How can Anora help with suspected molar pregnancy?

 

How can testing help with suspected molar pregnancy?

Molar pregnancies can carry serious risks to the mother, including a type of cancer called gestational trophoblastic disease (GTD). The detection of a molar pregnancy is crucial to your patient’s clinical management.

In Caucasian populations, molar pregnancies occur at a rate of 1/1,000, while in Southeast Asian populations, the rate is 1/125. In the US, there are 6,000 molar pregnancies each year.

Complete molar pregnancies with complete paternal uniparental disomy (UPD) have a 20% risk for GTD. Partial molar pregnancies with triploidy of paternal origin carry a 5% risk of disease. If found, GTD can be treated with chemotherapy.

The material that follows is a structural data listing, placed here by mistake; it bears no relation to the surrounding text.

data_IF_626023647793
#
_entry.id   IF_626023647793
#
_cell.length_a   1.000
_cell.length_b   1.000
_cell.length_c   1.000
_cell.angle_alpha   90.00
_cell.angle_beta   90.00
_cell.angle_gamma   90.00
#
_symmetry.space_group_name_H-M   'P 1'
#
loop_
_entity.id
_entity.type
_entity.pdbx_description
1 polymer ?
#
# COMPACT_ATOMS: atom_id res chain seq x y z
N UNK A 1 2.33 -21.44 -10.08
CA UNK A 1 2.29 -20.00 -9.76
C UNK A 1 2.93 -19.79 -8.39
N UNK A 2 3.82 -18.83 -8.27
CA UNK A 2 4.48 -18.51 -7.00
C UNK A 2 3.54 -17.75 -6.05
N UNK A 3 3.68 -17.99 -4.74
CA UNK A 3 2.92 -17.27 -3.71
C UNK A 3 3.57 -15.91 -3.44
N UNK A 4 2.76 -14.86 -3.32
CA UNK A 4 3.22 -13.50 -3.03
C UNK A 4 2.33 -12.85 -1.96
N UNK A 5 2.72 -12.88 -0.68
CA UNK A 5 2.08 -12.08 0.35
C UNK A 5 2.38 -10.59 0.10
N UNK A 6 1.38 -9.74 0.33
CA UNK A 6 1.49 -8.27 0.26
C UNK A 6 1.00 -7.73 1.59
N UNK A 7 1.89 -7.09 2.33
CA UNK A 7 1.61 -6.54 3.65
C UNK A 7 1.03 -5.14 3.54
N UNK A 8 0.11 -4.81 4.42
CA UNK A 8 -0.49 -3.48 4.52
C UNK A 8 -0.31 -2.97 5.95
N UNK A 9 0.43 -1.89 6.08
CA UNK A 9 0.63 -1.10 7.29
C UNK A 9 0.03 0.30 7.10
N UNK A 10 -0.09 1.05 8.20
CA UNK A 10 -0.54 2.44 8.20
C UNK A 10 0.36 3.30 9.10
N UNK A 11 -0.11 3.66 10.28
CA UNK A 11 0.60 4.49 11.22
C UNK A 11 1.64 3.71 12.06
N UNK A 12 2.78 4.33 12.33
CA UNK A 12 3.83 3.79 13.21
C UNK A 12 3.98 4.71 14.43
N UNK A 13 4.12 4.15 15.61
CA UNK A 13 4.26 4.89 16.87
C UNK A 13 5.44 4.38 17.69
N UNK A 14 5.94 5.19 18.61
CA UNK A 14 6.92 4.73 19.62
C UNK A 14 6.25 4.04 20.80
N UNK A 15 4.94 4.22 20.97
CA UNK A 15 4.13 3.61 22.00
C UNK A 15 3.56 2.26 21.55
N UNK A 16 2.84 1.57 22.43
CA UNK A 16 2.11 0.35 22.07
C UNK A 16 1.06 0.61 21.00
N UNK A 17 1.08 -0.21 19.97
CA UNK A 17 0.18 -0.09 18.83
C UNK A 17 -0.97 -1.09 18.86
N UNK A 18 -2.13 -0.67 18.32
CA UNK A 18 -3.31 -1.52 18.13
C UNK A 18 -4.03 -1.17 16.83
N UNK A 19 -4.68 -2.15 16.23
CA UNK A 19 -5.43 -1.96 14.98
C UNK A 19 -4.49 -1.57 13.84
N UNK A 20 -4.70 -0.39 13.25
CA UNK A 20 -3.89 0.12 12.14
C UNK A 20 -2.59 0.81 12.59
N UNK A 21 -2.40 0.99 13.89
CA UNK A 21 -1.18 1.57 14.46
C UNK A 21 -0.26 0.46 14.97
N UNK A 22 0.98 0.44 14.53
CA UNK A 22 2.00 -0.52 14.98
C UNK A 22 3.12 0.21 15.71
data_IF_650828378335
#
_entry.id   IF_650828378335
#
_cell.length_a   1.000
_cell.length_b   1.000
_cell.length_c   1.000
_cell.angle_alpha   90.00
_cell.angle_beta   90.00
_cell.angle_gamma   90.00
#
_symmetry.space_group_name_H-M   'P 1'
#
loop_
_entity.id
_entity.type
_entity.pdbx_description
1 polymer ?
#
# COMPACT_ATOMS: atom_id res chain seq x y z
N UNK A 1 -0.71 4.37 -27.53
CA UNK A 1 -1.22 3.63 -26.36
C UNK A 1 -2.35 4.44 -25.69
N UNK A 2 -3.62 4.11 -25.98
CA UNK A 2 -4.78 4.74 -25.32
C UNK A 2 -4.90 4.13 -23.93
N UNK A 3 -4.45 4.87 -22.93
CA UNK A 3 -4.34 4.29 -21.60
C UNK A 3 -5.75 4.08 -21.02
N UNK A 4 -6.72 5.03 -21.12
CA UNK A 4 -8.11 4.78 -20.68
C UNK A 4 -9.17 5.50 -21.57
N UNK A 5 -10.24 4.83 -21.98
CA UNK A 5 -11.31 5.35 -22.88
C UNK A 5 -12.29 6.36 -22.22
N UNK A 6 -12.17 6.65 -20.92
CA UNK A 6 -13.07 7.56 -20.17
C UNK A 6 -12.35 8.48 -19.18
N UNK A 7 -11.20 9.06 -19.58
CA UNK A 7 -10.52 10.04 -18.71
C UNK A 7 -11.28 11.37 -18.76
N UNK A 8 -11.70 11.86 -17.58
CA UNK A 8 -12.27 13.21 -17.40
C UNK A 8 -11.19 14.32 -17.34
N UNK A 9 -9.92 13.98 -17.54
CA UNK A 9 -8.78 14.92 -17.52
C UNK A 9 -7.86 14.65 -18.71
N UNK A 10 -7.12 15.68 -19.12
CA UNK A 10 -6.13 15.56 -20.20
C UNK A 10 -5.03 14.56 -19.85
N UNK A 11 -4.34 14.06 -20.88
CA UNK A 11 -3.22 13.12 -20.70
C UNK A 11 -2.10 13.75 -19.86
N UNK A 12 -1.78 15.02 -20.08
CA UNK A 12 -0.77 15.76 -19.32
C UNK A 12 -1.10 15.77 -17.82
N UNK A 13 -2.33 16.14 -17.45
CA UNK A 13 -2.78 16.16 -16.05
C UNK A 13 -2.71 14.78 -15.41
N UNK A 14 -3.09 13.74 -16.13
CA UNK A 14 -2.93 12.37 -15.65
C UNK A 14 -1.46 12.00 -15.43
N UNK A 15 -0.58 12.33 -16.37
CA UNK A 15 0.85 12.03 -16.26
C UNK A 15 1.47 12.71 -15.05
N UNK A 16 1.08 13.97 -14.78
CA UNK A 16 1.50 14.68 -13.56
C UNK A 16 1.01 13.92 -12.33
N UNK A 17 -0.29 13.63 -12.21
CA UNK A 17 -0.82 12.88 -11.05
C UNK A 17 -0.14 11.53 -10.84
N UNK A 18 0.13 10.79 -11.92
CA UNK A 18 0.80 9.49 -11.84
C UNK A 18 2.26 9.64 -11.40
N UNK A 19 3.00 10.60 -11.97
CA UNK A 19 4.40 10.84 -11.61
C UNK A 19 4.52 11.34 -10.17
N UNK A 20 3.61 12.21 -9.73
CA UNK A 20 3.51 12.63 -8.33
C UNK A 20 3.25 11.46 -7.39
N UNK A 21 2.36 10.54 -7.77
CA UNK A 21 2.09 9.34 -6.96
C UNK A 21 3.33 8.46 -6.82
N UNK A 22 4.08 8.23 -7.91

Anora identifies the parental origin of triploidy. This is important because triploidy of maternal origin is not a cause of a molar pregnancy and does not put a woman at risk for GTD.

Complete molar pregnancy

Complete molar pregnancy (CMP) typically occurs when an empty egg is fertilized by a sperm that duplicates, or when an empty egg is fertilized by two sperm. This results in complete paternal uniparental disomy (UPD) of all the chromosomes. Complete paternal UPD cannot be distinguished from a normal 46, XX result using other types of POC testing, such as karyotyping or array CGH.

Partial molar pregnancy

Partial molar pregnancy (PMP) occurs when a normal egg is fertilized by two sperm. This results in triploidy of paternal origin (i.e. 69,XXX or 69,XXY; paternal). Triploidy of maternal origin is not a cause of molar pregnancy.

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